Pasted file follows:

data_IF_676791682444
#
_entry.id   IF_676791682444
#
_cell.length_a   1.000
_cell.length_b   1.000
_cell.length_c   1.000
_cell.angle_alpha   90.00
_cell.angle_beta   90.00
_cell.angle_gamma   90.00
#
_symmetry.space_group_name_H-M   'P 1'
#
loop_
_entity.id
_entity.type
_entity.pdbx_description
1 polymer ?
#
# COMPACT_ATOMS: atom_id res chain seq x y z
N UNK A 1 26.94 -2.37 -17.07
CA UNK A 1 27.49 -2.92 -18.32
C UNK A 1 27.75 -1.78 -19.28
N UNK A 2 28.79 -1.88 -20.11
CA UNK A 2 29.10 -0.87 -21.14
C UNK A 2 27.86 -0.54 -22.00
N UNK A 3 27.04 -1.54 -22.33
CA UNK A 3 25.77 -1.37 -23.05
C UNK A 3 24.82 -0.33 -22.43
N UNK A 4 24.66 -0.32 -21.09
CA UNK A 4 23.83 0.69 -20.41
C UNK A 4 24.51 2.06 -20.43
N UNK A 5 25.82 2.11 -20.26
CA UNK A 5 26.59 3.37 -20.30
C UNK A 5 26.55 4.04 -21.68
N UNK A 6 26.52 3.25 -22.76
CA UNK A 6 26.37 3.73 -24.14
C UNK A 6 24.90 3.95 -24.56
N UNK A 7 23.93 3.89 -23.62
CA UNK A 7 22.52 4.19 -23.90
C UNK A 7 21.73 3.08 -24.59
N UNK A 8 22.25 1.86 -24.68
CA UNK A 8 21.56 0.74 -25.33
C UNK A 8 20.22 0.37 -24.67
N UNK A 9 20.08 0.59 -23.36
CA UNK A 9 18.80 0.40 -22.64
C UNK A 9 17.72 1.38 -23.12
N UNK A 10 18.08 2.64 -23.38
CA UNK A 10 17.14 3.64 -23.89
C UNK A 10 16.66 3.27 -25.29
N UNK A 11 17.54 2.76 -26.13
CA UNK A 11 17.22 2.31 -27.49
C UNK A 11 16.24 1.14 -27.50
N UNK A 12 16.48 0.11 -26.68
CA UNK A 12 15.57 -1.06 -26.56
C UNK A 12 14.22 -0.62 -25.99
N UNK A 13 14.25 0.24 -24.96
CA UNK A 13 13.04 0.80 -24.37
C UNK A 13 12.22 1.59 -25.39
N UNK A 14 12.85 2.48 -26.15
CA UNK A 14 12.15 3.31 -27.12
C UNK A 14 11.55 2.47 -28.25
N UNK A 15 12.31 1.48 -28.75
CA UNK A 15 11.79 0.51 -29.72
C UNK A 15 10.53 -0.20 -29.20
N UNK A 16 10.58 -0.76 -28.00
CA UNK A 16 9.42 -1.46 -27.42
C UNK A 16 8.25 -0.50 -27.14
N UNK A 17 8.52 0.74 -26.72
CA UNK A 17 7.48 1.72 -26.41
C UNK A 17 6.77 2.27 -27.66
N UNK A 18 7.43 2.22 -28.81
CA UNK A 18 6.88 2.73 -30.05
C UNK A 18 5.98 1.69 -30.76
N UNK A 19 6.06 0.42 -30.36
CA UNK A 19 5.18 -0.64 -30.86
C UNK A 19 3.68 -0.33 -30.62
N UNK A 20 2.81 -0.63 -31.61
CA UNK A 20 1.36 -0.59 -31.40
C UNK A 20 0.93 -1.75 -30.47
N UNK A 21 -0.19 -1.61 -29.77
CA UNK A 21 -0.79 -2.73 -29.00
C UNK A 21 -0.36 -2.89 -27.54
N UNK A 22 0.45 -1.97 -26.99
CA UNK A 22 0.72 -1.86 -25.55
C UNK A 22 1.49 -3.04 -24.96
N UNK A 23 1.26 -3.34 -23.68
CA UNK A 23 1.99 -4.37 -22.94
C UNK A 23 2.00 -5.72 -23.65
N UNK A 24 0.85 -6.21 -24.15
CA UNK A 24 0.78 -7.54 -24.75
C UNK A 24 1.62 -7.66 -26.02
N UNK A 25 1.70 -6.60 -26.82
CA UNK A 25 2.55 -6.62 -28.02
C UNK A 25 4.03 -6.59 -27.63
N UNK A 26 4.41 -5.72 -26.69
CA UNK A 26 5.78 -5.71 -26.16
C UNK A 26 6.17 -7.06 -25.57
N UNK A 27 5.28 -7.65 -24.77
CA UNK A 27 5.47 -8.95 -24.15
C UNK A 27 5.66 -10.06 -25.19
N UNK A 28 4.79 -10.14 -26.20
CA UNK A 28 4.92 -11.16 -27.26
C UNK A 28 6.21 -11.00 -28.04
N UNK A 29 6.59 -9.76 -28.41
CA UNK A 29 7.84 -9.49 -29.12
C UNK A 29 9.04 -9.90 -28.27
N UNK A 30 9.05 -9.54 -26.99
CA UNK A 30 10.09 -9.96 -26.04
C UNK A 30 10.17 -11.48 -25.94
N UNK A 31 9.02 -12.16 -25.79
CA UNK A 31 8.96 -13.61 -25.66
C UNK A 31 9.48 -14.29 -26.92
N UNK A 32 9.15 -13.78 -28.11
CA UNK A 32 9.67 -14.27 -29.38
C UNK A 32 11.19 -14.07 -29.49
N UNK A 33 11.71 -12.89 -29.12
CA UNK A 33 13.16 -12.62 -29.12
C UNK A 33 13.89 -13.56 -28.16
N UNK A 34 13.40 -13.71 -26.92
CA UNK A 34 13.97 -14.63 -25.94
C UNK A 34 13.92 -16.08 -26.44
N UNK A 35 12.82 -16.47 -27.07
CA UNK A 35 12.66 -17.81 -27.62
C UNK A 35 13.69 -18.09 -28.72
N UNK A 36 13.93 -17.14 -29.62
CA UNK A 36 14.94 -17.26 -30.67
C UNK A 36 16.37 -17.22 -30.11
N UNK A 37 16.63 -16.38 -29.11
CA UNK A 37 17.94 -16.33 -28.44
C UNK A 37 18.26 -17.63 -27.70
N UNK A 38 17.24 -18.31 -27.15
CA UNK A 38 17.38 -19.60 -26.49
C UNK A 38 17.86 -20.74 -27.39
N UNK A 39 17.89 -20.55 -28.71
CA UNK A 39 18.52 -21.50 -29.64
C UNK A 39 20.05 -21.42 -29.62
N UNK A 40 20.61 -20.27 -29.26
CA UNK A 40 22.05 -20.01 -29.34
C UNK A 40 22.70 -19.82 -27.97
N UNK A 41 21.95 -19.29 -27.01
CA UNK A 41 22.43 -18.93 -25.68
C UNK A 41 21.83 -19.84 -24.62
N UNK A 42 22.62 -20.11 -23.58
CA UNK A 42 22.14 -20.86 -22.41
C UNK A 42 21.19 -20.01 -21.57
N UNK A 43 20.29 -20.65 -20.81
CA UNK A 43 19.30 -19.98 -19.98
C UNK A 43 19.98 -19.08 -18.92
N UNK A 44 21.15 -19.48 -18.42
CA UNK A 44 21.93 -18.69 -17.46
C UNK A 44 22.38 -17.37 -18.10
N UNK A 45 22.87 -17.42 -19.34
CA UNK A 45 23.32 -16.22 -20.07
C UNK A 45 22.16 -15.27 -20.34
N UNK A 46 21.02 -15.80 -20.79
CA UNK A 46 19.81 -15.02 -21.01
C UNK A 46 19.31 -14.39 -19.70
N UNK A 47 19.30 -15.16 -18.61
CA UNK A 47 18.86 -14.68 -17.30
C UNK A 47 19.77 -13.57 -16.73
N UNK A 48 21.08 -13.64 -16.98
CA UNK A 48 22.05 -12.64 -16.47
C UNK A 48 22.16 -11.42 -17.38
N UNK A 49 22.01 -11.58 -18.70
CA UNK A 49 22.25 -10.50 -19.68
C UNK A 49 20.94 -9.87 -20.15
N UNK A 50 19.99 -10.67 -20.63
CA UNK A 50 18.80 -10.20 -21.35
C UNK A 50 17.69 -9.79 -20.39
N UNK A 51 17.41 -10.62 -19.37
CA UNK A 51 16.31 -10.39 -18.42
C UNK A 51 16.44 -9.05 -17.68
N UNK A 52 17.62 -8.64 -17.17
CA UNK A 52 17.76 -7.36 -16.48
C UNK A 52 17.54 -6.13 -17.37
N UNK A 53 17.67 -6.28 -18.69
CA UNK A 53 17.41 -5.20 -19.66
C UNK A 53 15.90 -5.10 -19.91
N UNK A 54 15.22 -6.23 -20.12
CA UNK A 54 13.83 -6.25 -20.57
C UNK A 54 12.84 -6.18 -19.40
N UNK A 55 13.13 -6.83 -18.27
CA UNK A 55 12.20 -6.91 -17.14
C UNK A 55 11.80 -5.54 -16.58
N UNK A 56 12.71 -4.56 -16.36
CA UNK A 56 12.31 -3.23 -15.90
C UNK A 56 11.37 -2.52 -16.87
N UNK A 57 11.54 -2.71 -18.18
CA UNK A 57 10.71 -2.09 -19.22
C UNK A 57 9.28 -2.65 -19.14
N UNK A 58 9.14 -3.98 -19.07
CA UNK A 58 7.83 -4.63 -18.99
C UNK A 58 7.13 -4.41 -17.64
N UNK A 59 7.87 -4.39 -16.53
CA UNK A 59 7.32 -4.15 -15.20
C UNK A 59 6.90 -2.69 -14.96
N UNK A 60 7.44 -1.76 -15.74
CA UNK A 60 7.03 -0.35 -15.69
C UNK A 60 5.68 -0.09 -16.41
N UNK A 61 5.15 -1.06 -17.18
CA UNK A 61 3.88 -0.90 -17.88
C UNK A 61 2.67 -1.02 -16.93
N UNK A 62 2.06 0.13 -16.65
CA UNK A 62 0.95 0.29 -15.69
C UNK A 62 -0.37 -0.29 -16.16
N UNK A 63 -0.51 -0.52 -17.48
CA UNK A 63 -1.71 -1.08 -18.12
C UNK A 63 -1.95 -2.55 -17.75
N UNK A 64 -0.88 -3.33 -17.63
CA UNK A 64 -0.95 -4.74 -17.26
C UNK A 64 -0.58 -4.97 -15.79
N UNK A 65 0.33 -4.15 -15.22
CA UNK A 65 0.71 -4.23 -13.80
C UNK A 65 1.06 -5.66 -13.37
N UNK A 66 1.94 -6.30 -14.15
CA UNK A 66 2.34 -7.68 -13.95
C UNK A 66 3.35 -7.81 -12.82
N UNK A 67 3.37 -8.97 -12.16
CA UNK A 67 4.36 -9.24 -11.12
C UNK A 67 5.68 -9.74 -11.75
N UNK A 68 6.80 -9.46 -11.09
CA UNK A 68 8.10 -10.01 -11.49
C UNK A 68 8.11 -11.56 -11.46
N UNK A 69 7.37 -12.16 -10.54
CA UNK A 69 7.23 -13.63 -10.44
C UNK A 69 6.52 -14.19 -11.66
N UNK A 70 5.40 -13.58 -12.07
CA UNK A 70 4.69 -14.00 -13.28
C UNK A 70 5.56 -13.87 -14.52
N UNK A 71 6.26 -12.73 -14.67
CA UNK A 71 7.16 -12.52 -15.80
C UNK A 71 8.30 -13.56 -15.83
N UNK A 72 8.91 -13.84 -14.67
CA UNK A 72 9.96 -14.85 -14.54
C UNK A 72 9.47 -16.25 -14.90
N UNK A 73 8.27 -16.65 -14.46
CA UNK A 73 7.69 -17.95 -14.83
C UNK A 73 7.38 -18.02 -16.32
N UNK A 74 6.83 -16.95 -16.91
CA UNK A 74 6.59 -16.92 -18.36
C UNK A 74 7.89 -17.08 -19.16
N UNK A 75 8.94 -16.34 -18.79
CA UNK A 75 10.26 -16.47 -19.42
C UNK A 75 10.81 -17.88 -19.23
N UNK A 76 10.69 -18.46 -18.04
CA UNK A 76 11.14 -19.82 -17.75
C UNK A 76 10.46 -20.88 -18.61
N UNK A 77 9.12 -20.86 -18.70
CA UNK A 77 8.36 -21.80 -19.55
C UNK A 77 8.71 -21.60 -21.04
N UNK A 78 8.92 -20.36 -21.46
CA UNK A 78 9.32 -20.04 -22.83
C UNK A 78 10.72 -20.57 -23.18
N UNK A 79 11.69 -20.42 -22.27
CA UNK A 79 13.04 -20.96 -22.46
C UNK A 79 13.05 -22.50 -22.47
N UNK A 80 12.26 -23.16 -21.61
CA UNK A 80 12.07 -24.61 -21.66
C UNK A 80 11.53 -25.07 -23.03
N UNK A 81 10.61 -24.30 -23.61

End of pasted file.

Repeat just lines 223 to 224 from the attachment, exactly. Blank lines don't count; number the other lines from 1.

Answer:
CA UNK A 68 8.10 -10.01 -11.49
C UNK A 68 8.11 -11.56 -11.46